Latency: Plugin Encoding and Decoding

Fig 1: Latency between publishing and receiving 200$\times$200 tensors of ones transmitted using each middleware independently with blocking methods. The transmitted tensors include those of TensorFlow, JAX, MXNet, PyTorch, and PaddlePaddle. 2000 trials are conducted with a publishing rate of 100 Hz for each middleware and plugin combination. Latency indicates the time difference between transmission and reception including de/serialization.

We measure the transmission latency over multiple trials to assess the effectiveness of Wrapyfi in supporting different frameworks and libraries. The results shown in Figure 1 do not reflect the performances of the middleware or libraries themselves but rather those of our serialization and deserialization mechanisms within the given environment. The evaluation was conducted in publishing and subscribing modes on the same machine with an Intel Core i9-11900 running at 2.5 GHz, with 64 GB RAM and an NVIDIA GeForce RTX 3080 Ti GPU with 12 GB VRAM.

We observe NumPy array transmission to result in the lowest latency compared to other data types. This is due to the fact that most plugin encoders are implemented using NumPy arrays. Variances in performance appear most significant with the ROS middleware, which also results in the highest latency on average. The ROS Python bindings serialize messages natively, resulting in additional overhead. GPU tensor mapping to memory shows insignificant delay compared to memory-mapped counterparts in the case of MXNet, PyTorch, and PaddlePaddle. pandas data frames are transmitted with the highest latency owing to their large memory


Tests conducted using pandas version 1 with a NumPy backend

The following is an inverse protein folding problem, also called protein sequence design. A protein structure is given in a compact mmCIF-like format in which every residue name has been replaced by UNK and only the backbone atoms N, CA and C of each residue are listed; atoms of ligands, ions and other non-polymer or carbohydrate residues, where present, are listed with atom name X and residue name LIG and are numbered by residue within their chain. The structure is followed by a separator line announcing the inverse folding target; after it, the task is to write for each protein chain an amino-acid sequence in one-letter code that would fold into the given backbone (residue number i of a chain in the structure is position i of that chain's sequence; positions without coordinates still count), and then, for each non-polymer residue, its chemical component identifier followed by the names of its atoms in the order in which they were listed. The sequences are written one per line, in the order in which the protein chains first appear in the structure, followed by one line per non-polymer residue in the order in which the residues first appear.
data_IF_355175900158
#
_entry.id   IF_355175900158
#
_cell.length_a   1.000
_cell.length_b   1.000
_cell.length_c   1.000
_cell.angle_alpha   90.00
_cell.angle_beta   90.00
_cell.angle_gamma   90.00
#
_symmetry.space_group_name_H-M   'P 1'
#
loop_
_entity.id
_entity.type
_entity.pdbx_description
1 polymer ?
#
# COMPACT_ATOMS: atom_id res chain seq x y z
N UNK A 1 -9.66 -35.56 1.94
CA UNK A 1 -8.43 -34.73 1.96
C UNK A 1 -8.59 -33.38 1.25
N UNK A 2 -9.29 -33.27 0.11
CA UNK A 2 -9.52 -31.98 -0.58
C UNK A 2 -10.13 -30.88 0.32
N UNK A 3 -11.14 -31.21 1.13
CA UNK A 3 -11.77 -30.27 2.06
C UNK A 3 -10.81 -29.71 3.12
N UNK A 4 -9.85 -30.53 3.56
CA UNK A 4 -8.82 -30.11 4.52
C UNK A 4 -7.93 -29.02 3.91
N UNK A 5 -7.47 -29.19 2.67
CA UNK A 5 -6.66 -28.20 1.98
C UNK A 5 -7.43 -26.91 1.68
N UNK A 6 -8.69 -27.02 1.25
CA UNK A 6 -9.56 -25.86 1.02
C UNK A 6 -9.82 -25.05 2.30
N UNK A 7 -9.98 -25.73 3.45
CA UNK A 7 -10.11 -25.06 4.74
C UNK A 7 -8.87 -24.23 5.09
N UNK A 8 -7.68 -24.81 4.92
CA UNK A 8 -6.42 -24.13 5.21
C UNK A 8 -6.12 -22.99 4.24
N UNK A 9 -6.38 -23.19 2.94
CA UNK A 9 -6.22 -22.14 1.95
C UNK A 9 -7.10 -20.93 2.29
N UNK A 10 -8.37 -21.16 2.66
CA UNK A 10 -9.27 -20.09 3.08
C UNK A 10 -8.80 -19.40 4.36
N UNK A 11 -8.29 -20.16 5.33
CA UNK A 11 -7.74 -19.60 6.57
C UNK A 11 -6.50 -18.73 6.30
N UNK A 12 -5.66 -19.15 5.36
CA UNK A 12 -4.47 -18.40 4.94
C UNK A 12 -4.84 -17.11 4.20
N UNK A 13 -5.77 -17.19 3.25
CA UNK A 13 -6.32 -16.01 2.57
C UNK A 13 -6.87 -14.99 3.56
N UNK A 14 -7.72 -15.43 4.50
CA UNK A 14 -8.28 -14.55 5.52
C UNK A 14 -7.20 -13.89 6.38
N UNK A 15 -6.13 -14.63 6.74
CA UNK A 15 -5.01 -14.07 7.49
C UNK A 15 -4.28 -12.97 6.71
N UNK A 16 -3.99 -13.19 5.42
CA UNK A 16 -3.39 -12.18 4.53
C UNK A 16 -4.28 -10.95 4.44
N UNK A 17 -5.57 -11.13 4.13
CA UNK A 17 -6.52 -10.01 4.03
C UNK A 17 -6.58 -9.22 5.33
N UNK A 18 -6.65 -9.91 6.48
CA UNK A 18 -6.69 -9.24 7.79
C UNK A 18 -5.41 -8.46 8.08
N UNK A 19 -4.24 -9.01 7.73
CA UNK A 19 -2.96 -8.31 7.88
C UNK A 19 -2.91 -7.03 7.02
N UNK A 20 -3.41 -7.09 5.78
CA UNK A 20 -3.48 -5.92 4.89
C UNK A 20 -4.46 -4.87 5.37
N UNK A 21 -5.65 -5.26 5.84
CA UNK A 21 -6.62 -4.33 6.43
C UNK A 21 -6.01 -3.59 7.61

Compared to NumPy, pandas provides a wealth of tools for statistical analysis and data filtration, making it the better option when data management is prioritized. In terms of optimality, NumPy uses C arrays compared to pandas native Python objects, giving NumPy a significant boost in encoding and decoding performance.

Running the Benchmarks

The benchmarks are executed using the script. The script is executed once as a publisher and once as a listener, running simultaneously . The logs for serialization and deserialization are saved in the results directory (within the working directory). With the benchmarking script, we can specify the plugins, the middleware to use, and the shape of the array/tensor to transmit. The script also allows us to specify the number of trials to conduct and the publishing rate. The script can be executed as follows:

python --listen --plugins pillow numpy --mwares ros yarp --width 200 --height 200 --trials 2000
python --publish --plugins pillow numpy --mwares ros yarp --width 200 --height 200 --trials 2000


ROS and ROS 2 cannot run within the same environment. Therefore, the benchmarks must be executed in separate environments.

The stored files can then be plotted using the jupyter notebook. Make sure the loaded log files from the results directory are changed according to the latest benchmark runs.